Readymade – Definition, Examples, History & More – Art Theory Glossary

What is Readymade?

Readymade is a term coined by artist Marcel Duchamp in the early 20th century to describe a work of art created from everyday objects that are not traditionally considered art. The concept behind readymade art is that the artist selects an object, designates it as art, and presents it as such. This challenges the traditional notion of art as something created by the artist’s hand.

Readymades can range from ordinary household items to industrial products, and they often involve minimal alteration by the artist. The idea is to question the value and meaning of art, as well as the role of the artist in the creative process. Duchamp’s readymades paved the way for a new approach to art-making that continues to influence contemporary artists.

History of Readymade

The history of readymade art can be traced back to Marcel Duchamp’s groundbreaking work in the early 20th century. Duchamp’s most famous readymade, “Fountain,” was a urinal that he signed with the pseudonym “R. Mutt” and submitted to an art exhibition in 1917. This act of presenting a mass-produced object as art shocked the art world and sparked a debate about the nature of art and the role of the artist.

Duchamp’s readymades were part of the Dada movement, which emerged in response to the horrors of World War I and sought to challenge traditional artistic conventions. The Dadaists embraced absurdity, randomness, and anti-art as a way to critique society and the art establishment. Duchamp’s readymades were a key part of this movement, pushing the boundaries of what could be considered art.

Key Figures in Readymade Art

In addition to Marcel Duchamp, several other artists have made significant contributions to the development of readymade art. One of the most notable figures is American artist Andy Warhol, who famously created works using mass-produced objects such as soup cans and Coca-Cola bottles. Warhol’s use of readymades challenged notions of originality and authenticity in art, and his work continues to influence artists today.

Another important figure in the history of readymade art is British artist Damien Hirst, known for his controversial installations featuring preserved animals and pharmaceutical products. Hirst’s use of readymades raises questions about the commodification of art and the ethics of using animal remains in artwork. His work has sparked debates about the boundaries of art and the role of the artist in contemporary society.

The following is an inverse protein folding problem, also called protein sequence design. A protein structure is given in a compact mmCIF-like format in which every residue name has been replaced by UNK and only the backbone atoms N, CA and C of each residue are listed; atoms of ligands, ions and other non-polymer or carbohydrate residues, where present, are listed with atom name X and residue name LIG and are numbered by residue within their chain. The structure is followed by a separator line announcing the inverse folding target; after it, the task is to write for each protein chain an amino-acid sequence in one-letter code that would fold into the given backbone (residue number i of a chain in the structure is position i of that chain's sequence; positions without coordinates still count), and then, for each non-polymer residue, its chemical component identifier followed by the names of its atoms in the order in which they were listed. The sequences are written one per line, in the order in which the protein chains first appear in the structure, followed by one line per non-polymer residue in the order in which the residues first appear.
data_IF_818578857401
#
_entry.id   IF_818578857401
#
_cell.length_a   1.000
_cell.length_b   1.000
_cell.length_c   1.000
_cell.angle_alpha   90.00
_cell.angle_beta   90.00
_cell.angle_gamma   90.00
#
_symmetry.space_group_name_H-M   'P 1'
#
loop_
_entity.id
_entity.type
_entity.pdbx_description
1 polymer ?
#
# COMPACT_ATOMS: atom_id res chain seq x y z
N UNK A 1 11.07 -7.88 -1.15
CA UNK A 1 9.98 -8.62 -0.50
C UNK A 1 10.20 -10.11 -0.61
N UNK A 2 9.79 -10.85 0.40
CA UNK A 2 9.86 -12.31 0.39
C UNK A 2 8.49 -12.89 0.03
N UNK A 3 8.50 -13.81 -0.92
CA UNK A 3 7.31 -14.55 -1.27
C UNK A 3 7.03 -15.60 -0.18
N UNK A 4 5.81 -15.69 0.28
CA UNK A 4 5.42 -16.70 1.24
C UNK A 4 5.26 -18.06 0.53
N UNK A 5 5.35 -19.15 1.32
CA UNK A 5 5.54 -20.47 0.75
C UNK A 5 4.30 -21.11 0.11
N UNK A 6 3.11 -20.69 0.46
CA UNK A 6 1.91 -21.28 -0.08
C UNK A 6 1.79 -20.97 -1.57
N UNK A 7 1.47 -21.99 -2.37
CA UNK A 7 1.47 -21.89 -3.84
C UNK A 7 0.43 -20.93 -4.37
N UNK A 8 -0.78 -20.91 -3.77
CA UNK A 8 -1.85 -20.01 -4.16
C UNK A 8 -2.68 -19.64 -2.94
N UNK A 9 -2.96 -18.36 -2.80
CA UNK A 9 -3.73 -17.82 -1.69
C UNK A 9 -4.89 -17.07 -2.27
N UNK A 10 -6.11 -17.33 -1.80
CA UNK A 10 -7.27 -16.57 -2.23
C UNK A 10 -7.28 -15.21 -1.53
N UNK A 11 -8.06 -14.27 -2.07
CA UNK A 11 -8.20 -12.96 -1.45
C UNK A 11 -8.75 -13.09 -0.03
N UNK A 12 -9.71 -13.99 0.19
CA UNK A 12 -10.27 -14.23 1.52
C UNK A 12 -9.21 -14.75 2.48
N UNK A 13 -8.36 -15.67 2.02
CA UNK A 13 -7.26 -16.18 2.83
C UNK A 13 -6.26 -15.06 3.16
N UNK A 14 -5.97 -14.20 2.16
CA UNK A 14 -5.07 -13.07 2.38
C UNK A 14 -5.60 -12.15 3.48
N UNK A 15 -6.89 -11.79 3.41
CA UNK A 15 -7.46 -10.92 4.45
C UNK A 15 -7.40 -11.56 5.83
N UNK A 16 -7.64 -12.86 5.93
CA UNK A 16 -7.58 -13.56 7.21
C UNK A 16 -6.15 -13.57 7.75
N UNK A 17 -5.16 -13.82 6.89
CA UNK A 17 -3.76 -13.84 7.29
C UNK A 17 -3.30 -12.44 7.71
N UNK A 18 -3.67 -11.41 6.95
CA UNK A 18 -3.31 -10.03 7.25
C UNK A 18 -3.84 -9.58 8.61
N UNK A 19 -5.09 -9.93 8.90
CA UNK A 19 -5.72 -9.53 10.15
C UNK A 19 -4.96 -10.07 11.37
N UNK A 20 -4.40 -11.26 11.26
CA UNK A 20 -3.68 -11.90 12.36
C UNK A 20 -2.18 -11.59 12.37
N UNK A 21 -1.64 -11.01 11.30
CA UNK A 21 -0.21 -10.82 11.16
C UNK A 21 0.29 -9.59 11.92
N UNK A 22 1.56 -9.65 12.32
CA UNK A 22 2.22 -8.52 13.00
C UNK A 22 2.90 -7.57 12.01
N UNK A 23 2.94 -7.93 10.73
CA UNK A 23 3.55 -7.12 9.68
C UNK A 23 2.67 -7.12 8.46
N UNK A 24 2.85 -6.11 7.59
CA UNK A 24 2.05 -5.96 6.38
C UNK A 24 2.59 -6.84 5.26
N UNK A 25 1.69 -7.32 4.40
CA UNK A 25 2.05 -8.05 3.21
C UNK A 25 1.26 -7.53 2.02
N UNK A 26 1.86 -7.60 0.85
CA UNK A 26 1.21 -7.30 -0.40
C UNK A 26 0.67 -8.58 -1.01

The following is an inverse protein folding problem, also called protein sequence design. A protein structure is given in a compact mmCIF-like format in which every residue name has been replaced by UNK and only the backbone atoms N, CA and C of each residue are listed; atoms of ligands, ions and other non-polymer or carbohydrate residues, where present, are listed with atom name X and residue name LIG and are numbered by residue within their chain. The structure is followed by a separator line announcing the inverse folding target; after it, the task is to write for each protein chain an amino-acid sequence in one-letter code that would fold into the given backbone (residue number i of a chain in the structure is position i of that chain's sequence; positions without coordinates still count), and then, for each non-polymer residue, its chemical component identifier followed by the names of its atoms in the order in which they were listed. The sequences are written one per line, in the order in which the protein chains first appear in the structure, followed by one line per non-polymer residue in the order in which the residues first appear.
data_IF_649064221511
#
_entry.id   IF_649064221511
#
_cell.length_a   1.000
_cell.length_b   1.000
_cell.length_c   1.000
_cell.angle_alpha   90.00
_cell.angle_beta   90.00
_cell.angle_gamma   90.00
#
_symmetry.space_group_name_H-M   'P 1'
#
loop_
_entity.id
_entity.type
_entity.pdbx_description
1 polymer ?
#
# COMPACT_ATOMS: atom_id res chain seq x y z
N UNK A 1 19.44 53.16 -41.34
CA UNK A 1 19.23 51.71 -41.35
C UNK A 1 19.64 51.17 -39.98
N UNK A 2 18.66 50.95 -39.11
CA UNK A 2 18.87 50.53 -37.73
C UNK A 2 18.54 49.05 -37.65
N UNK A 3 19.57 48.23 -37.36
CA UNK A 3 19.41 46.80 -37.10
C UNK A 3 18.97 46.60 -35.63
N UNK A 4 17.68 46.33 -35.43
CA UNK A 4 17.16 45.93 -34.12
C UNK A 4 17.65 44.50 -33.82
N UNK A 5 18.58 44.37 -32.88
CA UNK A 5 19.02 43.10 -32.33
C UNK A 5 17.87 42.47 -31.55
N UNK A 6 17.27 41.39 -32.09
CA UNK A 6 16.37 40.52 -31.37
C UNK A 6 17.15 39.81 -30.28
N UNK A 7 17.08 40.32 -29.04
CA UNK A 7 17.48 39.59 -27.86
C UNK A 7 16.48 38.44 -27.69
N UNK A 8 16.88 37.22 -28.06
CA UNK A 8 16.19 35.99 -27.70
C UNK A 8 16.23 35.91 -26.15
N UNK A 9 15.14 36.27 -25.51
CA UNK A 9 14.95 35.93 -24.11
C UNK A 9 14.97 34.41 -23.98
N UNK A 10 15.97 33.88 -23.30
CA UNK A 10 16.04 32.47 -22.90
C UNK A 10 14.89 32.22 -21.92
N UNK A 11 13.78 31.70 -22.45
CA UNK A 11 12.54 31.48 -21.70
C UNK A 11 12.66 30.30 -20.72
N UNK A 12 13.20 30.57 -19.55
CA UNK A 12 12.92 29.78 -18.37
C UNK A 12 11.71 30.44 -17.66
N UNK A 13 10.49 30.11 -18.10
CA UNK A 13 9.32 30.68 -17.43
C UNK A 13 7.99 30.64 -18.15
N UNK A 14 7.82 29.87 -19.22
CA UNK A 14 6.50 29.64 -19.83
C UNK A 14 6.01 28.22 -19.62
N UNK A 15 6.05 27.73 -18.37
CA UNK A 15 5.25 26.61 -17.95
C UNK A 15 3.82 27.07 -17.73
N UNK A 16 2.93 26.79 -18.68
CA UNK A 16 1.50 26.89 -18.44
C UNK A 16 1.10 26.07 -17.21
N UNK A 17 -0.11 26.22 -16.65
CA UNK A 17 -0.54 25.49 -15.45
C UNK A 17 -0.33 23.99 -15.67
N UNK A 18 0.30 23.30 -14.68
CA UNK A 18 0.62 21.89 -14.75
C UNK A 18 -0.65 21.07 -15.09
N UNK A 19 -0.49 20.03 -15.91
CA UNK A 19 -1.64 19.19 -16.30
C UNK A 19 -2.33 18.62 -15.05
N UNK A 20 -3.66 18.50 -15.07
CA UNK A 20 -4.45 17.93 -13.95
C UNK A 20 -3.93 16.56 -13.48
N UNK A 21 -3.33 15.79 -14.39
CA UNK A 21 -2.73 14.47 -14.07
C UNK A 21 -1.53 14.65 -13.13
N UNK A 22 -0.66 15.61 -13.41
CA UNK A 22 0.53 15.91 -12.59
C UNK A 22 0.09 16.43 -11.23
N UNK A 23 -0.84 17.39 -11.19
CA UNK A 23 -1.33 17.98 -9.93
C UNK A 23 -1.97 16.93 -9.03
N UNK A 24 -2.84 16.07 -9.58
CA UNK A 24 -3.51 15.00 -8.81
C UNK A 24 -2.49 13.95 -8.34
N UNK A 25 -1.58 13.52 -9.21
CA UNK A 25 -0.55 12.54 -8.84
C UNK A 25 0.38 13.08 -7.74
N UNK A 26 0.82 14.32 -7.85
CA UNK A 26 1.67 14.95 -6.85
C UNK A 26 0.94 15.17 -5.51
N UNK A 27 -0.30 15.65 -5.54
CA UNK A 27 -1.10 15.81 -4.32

Impact of Readymade on Art Theory

The concept of readymade art has had a profound impact on art theory and criticism. By challenging traditional notions of authorship, originality, and craftsmanship, readymades have forced art historians and critics to reconsider how they define and evaluate art. The idea that an artist can simply select an object and designate it as art raises questions about the value and meaning of art in a consumer-driven society.

Readymades have also influenced the way artists think about their own practice. By blurring the boundaries between art and everyday life, readymades have encouraged artists to explore new materials, techniques, and concepts in their work. Artists are no longer limited to traditional mediums or methods of production, allowing for greater experimentation and innovation in contemporary art.

Criticisms of Readymade

Despite its influence and popularity, readymade art has faced criticism from some quarters. One of the main criticisms is that readymades devalue the role of the artist and reduce art to a mere concept or idea. Critics argue that by presenting mass-produced objects as art, artists are undermining the skill and creativity traditionally associated with art-making.

Another criticism of readymade art is that it can be seen as elitist or exclusionary. By elevating everyday objects to the status of art, readymades can alienate viewers who may not understand or appreciate the conceptual basis of the work. This can create a divide between the art world and the general public, limiting the accessibility and relevance of contemporary art.

Contemporary Readymade Art

In the contemporary art world, readymade art continues to be a popular and influential practice. Artists are constantly pushing the boundaries of what can be considered art, using everyday objects in innovative and unexpected ways. Contemporary readymades often address social, political, and environmental issues, reflecting the concerns of the modern world.

One example of contemporary readymade art is the work of Chinese artist Ai Weiwei, who uses found objects and materials to create powerful installations that comment on censorship, human rights, and globalization. Ai’s use of readymades highlights the interconnectedness of the global community and the impact of technology on society.

Overall, readymade art remains a vital and dynamic aspect of contemporary art practice. By challenging traditional notions of art and creativity, readymades continue to inspire artists to think outside the box and explore new possibilities in their work. Whether celebrated or criticized, readymade art has left an indelible mark on the art world and will continue to shape the future of artistic expression.